News Archive
Sep 1, 2015 - Northeast Asia Youth Peace Camp participants join conflict resolution workshop at Peace Boat in Tokyo
On August 9, 2015, Peace Boat had the honor of hosting over 40 young members of the "Northeast Asia Youth Peace Camp" and conducting a half-day workshop on conflict resolution at its center in Tokyo.

The annual Northeast Asia Youth Peace Camp project brings together youth from China, Korea and Japan for an intensive eight-day educational experience focusing on dialogue, team-building, and developing proactive participants and leaders in regional civil society, as a positive and cooperative counter-force to the often difficult political relations in East Asia. The location and hosting of the Peace Camp rotates each year between the three countries, and this year was hosted in rural west-Tokyo by the Hiroshima-based World Friendship Center and an organizing committee of young people, many of them previous participants.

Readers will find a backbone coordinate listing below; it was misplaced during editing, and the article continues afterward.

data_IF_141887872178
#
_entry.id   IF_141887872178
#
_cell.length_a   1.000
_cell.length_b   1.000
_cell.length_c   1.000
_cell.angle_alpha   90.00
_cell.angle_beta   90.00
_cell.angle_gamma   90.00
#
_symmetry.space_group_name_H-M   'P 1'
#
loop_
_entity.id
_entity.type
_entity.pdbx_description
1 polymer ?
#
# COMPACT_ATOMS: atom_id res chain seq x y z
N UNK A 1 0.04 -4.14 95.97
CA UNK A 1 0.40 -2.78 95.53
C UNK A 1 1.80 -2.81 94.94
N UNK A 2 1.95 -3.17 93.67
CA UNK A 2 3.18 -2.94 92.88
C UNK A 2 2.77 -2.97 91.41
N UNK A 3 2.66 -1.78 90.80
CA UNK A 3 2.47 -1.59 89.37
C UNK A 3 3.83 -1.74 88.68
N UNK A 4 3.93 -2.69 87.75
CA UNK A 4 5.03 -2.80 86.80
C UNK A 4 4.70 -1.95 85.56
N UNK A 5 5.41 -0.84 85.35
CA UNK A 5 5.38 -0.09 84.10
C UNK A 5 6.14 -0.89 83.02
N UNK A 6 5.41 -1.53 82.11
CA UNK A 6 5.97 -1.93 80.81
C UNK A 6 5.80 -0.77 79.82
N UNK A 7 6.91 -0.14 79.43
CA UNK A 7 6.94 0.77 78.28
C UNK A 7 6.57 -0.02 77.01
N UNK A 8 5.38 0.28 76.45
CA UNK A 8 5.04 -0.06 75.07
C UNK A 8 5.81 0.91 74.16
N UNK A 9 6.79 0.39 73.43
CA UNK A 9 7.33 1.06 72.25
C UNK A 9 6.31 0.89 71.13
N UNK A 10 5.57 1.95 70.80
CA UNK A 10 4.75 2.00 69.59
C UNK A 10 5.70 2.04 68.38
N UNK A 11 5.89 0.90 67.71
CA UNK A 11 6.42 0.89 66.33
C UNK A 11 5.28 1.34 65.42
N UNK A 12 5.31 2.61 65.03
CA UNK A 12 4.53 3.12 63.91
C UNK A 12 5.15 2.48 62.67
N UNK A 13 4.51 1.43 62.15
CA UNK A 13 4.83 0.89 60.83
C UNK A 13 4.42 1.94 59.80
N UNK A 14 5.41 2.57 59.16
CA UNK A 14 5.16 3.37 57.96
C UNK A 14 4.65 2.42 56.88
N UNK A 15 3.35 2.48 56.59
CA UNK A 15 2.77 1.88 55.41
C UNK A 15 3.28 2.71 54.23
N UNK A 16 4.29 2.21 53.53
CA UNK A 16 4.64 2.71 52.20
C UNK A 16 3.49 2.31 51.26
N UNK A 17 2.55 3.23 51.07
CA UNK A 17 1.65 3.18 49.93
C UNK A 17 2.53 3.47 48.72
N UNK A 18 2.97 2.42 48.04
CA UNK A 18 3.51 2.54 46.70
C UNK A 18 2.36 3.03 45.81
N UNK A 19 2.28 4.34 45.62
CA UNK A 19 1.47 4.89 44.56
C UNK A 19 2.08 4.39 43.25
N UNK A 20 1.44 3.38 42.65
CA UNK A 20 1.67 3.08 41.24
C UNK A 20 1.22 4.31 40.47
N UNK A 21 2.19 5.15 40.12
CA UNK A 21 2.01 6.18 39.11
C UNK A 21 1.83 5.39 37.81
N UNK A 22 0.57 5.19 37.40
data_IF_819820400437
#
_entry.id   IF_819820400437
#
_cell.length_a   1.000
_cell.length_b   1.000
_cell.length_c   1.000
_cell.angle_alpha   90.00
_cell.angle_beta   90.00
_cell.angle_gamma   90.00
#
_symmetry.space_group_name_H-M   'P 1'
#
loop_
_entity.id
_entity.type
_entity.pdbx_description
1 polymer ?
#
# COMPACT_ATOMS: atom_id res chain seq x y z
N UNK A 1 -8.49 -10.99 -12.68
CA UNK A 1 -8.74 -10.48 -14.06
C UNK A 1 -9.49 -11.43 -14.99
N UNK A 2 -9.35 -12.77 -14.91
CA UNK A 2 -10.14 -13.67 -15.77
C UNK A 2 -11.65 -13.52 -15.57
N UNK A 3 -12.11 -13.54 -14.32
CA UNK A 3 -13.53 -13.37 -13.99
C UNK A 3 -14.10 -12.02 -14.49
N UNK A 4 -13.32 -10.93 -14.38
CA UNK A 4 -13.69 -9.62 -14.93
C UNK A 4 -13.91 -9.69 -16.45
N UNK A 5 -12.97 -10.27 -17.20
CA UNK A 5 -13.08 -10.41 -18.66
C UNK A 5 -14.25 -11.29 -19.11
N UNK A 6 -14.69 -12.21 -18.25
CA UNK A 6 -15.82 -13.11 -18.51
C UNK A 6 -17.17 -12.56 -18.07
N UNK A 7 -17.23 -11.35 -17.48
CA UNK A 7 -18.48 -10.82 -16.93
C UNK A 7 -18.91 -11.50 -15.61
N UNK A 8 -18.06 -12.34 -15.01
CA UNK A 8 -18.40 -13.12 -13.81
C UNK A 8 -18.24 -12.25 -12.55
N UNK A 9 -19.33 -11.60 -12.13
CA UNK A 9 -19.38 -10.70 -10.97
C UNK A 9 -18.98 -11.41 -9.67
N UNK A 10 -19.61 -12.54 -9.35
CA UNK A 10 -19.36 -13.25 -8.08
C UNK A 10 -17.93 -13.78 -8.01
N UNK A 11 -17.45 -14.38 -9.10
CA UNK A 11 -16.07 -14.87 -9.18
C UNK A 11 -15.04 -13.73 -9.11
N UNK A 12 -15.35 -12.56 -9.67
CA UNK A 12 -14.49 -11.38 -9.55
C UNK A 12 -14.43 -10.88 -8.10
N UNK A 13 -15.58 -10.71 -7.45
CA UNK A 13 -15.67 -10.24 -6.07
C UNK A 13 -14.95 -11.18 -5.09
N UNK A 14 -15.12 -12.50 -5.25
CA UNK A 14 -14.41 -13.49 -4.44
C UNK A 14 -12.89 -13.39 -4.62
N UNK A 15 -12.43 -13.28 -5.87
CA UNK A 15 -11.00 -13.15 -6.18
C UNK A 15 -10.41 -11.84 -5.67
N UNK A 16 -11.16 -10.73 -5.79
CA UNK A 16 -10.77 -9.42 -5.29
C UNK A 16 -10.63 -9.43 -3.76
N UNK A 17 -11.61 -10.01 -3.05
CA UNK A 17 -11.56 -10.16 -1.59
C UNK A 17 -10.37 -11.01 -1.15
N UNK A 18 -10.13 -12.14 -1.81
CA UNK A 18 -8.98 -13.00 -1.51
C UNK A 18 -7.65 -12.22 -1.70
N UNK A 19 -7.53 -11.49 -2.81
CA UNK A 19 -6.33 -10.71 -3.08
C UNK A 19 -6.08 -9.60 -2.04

The workshop was designed as an experiential introduction for the young participants, ranging from 12 to 18 years of age, to to key capacities in conflict resolution, including active listening, accurate communication, and team identity and cohesion. The focus of exercises was on personal-level interaction, although the relevance to regional dialogue and understanding between countries and people was clear. Although the language of the workshop was English, that all three nationalities needed some degree of support in their respective languages created an additional opportunity to practice patience and cooperation.

The workshop was facilitated by Peace Boat staff members Stacy Hughes and Meri Joyce, who have extensive experience in conflict resolution education and work. Stacy is active in community mediation and non-violence training in prisons in the US, and has an advanced degree in conflict transformation. Meri is a steering committee member of the Northeast Asia Regional Peacebuilding Institute (NARPI) education project, and is coordinator of the Northeast Asia regional process of the Global Partnership for the Prevention of Armed Conflict (GPPAC).

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